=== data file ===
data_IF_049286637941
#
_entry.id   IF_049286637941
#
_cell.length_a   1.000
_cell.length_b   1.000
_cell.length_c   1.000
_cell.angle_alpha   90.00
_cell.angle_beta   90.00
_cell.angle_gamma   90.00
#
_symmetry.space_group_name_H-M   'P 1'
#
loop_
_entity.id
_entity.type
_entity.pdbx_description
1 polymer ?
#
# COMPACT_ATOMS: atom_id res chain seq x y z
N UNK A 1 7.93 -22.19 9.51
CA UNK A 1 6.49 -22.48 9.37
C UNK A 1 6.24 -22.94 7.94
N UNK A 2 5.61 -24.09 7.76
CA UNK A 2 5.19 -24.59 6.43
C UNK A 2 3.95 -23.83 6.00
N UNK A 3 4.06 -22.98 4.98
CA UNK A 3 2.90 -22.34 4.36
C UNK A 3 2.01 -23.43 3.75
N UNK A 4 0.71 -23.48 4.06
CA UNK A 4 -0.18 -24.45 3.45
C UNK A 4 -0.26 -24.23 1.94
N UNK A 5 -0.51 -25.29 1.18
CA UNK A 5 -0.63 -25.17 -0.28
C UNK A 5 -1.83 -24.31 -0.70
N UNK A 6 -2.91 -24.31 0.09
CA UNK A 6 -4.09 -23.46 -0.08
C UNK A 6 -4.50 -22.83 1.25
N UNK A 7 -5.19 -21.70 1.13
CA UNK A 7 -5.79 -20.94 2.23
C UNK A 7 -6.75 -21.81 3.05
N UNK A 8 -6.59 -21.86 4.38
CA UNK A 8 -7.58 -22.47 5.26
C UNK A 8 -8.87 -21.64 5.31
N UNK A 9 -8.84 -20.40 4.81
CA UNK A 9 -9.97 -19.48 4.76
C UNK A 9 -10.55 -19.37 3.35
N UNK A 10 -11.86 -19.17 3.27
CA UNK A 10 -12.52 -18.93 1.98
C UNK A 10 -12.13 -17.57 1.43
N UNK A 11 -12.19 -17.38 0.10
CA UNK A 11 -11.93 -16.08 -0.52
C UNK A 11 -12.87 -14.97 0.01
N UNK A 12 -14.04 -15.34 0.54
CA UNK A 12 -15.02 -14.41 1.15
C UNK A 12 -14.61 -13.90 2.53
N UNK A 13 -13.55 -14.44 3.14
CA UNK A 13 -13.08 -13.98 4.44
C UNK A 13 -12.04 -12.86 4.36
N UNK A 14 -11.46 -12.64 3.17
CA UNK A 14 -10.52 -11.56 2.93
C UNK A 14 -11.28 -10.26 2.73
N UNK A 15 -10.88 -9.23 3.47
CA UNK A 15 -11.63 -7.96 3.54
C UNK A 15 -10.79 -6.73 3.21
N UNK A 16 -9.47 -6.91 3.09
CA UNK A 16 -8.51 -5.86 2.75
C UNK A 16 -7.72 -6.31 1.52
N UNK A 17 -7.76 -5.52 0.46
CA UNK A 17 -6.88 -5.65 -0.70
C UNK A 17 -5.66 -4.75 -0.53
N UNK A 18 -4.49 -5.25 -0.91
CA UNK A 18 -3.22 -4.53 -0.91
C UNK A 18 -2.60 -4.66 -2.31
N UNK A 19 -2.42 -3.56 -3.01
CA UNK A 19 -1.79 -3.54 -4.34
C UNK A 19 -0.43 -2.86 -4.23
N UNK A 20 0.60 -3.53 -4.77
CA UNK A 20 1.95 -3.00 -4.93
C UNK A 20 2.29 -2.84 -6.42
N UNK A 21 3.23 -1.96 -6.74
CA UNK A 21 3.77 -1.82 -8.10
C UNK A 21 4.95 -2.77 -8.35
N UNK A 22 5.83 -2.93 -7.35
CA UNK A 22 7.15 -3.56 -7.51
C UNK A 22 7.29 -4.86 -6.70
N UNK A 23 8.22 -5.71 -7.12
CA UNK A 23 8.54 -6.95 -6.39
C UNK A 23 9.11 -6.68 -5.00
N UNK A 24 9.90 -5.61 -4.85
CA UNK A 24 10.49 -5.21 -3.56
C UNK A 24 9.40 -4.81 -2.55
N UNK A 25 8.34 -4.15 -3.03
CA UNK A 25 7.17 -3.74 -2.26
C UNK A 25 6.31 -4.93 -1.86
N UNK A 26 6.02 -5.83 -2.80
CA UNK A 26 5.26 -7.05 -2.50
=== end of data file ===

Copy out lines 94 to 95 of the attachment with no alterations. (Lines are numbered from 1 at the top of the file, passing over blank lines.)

CA UNK A 25 7.17 -3.74 -2.26
C UNK A 25 6.31 -4.93 -1.86